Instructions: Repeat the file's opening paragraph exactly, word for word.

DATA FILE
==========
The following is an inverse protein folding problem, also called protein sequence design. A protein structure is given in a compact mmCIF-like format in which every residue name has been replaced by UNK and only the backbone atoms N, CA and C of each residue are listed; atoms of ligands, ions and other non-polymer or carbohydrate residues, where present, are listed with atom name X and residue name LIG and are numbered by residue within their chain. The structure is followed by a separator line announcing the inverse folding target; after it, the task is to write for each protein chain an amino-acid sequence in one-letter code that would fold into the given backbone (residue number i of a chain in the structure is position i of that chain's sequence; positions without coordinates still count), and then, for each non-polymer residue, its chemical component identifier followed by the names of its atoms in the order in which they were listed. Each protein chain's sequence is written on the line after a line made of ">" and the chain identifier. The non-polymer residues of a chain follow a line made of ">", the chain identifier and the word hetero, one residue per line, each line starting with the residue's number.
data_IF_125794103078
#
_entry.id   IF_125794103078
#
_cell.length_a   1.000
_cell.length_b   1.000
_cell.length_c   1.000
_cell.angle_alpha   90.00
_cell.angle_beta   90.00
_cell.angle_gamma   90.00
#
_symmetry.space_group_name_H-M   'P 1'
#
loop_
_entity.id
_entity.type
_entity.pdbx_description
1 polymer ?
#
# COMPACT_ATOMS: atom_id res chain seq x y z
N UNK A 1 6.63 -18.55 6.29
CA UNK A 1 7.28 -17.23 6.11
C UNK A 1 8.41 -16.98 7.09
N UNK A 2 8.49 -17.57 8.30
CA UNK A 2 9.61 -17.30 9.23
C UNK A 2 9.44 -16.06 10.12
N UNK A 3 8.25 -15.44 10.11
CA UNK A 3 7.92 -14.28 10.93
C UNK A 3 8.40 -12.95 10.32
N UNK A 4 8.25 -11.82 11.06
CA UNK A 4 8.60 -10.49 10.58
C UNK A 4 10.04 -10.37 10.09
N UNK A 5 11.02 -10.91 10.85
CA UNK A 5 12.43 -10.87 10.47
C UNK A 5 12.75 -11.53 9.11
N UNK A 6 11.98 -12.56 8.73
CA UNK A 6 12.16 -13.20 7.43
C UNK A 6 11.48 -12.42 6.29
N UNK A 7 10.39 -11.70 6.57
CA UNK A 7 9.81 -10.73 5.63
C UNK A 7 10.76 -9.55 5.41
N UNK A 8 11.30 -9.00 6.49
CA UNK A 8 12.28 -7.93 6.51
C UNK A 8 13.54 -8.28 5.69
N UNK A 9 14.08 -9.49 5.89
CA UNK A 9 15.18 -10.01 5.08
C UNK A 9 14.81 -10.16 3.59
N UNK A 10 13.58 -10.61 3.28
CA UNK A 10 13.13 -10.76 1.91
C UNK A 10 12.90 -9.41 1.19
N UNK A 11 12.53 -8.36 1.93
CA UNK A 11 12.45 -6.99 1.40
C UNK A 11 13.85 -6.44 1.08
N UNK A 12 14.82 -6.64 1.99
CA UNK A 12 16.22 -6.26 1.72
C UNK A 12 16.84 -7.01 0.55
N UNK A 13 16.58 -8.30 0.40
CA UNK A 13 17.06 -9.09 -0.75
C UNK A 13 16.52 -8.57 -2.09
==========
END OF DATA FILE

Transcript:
The following is an inverse protein folding problem, also called protein sequence design. A protein structure is given in a compact mmCIF-like format in which every residue name has been replaced by UNK and only the backbone atoms N, CA and C of each residue are listed; atoms of ligands, ions and other non-polymer or carbohydrate residues, where present, are listed with atom name X and residue name LIG and are numbered by residue within their chain. The structure is followed by a separator line announcing the inverse folding target; after it, the task is to write for each protein chain an amino-acid sequence in one-letter code that would fold into the given backbone (residue number i of a chain in the structure is position i of that chain's sequence; positions without coordinates still count), and then, for each non-polymer residue, its chemical component identifier followed by the names of its atoms in the order in which they were listed. Each protein chain's sequence is written on the line after a line made of ">" and the chain identifier. The non-polymer residues of a chain follow a line made of ">", the chain identifier and the word hetero, one residue per line, each line starting with the residue's number.